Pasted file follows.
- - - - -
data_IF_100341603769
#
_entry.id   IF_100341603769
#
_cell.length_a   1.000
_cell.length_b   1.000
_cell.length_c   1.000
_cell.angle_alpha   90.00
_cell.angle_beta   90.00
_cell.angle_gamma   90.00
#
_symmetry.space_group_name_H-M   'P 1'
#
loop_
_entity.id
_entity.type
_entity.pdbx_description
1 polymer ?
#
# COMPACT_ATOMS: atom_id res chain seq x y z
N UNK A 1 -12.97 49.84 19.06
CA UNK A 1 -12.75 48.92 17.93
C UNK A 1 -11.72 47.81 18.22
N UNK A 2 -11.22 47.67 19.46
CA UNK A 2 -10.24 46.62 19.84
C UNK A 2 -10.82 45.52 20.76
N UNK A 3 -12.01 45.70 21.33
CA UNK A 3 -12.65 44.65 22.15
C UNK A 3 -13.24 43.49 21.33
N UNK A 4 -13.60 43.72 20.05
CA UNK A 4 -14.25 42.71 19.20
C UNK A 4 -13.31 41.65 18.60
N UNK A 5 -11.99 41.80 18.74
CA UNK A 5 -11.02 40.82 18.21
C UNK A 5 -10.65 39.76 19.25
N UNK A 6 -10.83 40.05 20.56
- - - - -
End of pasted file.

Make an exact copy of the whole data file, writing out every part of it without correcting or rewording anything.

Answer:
data_IF_100341603769
#
_entry.id   IF_100341603769
#
_cell.length_a   1.000
_cell.length_b   1.000
_cell.length_c   1.000
_cell.angle_alpha   90.00
_cell.angle_beta   90.00
_cell.angle_gamma   90.00
#
_symmetry.space_group_name_H-M   'P 1'
#
loop_
_entity.id
_entity.type
_entity.pdbx_description
1 polymer ?
#
# COMPACT_ATOMS: atom_id res chain seq x y z
N UNK A 1 -12.97 49.84 19.06
CA UNK A 1 -12.75 48.92 17.93
C UNK A 1 -11.72 47.81 18.22
N UNK A 2 -11.22 47.67 19.46
CA UNK A 2 -10.24 46.62 19.84
C UNK A 2 -10.82 45.52 20.76
N UNK A 3 -12.01 45.70 21.33
CA UNK A 3 -12.65 44.65 22.15
C UNK A 3 -13.24 43.49 21.33
N UNK A 4 -13.60 43.72 20.05
CA UNK A 4 -14.25 42.71 19.20
C UNK A 4 -13.31 41.65 18.60
N UNK A 5 -11.99 41.80 18.74
CA UNK A 5 -11.02 40.82 18.21
C UNK A 5 -10.65 39.76 19.25
N UNK A 6 -10.83 40.05 20.56